A city building inspector’s card, dated Oct. 22, 1958, refers to the Pacific Neon Co.’s creation of a “New Eagle Drug” sign for 2230 10th St.
The predecessor of that business was the Eagle Drug Co., which was founded in about 1912 at 1215 4th St. (a then-future location of the L & M Company) in Japantown.
The company was owned by the Japanese-born T. Miyakawa, who then resided at 1210 3rd St.
The New Eagle Drug Co., which was last owned by Takuhei Iseri, remained in business until as late as 1962 and was replaced by the Japanese confectionery store, Osaka-Ya, in 1963.
In 2013, a long 50th anniversary banner was placed inside the store behind its sales counter.
However, that anniversary represents only the business’s 10th Street years.
Research for this article revealed that a business named Osakaya Confectionery was operating at 1217 3rd St. as early as 1927.
City directories for the years, 1929 and 1930, recognize Yasujiro Wakashino as the business’s proprietor.
Shizuma Shikasho was the owner of Osakaya Confectionery from about 1931 to about 1933, and Wakashino was the proprietor again from about 1934 to about 1942.
For at least the final year of the business, just prior to the internment, Shikasho was employed as a candy maker at Osakaya Confectionery.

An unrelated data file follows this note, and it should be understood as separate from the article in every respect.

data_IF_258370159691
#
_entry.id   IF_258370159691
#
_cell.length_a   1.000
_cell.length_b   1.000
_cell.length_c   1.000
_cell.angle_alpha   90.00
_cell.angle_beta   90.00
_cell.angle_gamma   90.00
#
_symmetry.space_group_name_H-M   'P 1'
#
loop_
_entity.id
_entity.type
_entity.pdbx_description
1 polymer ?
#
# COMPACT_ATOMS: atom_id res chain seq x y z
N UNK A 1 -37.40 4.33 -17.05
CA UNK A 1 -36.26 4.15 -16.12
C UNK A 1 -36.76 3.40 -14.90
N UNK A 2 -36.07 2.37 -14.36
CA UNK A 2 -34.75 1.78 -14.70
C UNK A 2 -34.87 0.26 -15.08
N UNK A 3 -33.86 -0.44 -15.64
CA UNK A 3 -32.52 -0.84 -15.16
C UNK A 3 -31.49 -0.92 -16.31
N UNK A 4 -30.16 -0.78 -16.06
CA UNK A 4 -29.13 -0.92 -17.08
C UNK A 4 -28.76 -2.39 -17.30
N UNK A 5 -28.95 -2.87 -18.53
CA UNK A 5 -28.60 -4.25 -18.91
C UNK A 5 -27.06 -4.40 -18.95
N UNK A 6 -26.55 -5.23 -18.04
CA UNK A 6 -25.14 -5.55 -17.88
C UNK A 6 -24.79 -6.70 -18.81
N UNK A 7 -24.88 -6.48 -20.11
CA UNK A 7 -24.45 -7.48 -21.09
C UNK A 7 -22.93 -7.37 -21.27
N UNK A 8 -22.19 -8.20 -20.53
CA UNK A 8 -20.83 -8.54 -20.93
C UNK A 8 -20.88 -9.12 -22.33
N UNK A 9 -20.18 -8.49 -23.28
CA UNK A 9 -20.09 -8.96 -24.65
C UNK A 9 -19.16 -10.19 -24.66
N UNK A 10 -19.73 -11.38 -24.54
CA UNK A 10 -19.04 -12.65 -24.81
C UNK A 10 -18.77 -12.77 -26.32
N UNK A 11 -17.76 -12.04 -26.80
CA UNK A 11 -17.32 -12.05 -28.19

Following World War II, in about 1947, Shikasho opened Osakaya Rice Cake bakery/food products business at 300 P St.
By 1949, Shikasho had moved his business to 1318 4th St. in Japantown.
Shikasho continued to operate Osakaya Rice Cake at that address until about 1962.
The business was acquired by the Sacramento-born Kenji (Sato) Nakatani (1929-2009) and his Japanese-born wife, Asako Nakatani (1925-1990), and relocated to 2230 10th St., where it became known simply as Osaka-Ya.
Kenji and Asako’s daughter, Linda Nakatani, said that Osaka-Ya was relocated to its present location of 2215 10th St. in 1997.
Like many people who are familiar with Osaka-Ya, Joey Loueks, one of the business’s employees, is quick to speak about the store’s popular handmade Japanese confections, mochi and manju.
“[Mochi and manju are] very popular,” Loueks said. “(Los Angeles) is another big place where they sell mochi and manju, and people come up here (to Osaka-Ya) from there and tell me like nobody can beat this place.”
Furthermore, the business’s continuously sends its products to various places in and outside of California.
Loueks said that in addition to Osaka-Ya’s Japanese pastries, the business also serves hot food on Saturdays and Sundays.
And Loueks added that the business is also a grocery store with “all different types of snacks imported from Japan.”
From April to the end of October or November each year, Osaka-Ya sells shaved ice, with homemade syrup. And because of the popularity of that treat, during summer months, long lines have been known to form from the business’s outdoor shaved ice window.